HI - Aquarium Trade Reveals Revised EIS for West Hawaii Fishing
The Pet Industry Joint Advisory Council has released a revised draft environmental impact statement with a new proposal to reopen West Hawaii’s coastal waters to commercial aquarium fishing.
The move comes nine months after the state Board of Land and Natural Resources unanimously rejected the group’s first environmental impact statement (EIS).
The council’s updated proposal includes reducing the number of aquarium fishing permits issued in the West Hawaii Regional Fishery Management Area (WHRFMA) from 10 to seven and creates a “Revised White List” consisting of eight species. The area spans the entire coastline of West Hawaii, from Upolu Point in North Kohala to Ka Lae (South Point) in Ka‘u.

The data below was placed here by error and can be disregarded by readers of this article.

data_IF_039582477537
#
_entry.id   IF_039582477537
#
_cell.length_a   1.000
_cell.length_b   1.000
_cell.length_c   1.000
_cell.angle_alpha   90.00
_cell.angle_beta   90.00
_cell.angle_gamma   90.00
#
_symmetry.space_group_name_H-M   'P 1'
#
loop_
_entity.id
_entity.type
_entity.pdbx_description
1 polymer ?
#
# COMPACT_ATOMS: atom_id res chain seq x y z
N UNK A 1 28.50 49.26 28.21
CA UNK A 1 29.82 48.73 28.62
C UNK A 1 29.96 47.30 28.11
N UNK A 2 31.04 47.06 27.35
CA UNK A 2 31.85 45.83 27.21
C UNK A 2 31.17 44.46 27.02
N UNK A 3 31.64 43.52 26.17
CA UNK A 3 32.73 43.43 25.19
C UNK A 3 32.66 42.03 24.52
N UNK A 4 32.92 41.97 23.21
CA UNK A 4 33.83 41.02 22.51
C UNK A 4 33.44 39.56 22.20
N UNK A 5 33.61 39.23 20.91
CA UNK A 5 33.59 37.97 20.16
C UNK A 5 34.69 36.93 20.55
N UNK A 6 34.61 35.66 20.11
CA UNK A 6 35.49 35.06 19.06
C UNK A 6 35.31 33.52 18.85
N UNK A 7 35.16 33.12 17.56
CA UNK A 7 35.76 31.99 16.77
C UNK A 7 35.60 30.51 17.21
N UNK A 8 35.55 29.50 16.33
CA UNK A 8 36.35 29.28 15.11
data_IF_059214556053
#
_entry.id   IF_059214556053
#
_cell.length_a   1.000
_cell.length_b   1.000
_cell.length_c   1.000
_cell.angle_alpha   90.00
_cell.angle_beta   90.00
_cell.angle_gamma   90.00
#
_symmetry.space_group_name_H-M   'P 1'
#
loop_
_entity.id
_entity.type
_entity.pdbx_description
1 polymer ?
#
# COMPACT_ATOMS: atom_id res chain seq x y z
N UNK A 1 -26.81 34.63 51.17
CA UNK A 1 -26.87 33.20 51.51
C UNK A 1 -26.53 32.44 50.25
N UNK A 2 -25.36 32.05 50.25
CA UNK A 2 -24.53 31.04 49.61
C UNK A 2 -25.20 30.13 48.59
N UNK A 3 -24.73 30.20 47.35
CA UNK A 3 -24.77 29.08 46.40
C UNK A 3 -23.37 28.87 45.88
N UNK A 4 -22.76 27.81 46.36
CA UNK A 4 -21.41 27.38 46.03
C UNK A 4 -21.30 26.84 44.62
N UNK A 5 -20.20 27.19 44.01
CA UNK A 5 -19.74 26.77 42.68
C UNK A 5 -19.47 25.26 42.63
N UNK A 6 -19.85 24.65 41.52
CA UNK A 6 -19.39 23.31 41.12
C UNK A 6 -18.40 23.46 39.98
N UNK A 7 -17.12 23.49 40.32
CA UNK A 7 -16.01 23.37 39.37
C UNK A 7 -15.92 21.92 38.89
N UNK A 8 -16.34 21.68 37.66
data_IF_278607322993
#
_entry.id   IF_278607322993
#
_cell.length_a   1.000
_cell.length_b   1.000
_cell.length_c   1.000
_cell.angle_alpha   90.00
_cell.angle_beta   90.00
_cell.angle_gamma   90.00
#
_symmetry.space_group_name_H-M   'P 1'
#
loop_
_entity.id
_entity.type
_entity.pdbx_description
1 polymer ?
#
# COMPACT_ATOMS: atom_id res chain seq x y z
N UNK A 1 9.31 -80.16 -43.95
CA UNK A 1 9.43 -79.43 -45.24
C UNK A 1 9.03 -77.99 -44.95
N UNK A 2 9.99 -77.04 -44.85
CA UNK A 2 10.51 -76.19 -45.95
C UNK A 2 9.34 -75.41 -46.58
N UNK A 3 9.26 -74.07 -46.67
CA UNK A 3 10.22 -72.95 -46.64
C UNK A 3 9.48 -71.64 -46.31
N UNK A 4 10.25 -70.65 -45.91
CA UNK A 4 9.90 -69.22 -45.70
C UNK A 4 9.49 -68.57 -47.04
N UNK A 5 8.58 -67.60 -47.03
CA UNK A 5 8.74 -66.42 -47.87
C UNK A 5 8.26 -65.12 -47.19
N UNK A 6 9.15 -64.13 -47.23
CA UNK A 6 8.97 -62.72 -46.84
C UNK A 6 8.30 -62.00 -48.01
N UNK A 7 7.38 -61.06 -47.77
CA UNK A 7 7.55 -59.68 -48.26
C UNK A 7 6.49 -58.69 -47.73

Only yellow tang, kole, orangespine unicornfish, potter’s angelfish, brown surgeonfish, thompson’s surgeonfish, black surgeonfish and bird wrasse would be allowed to be caught. Further, each of the seven permitted fishers would be limited to annual catch quotas of 1% of the estimated WHRFMA Open Area population for each species, per the document published Tuesday by the state Office of Environmental Quality Control kicking off a 45-day public comment period.
Interestingly, despite the reduction in permits and proposed annual quotas, the revised EIS estimates an increased impact of collection for each of the eight species compared to the previous EIS released in April 2020. For example, the estimated yellow tang collection increases to 3.3% of the population based on NOAA’s Pacific Islands Fisheries Science Center Ecosystem Sciences Division (formerly Coral Reef Ecosystems Program) estimates, compared to a maximum estimate of just 1.93% of the population in last year’s EIS.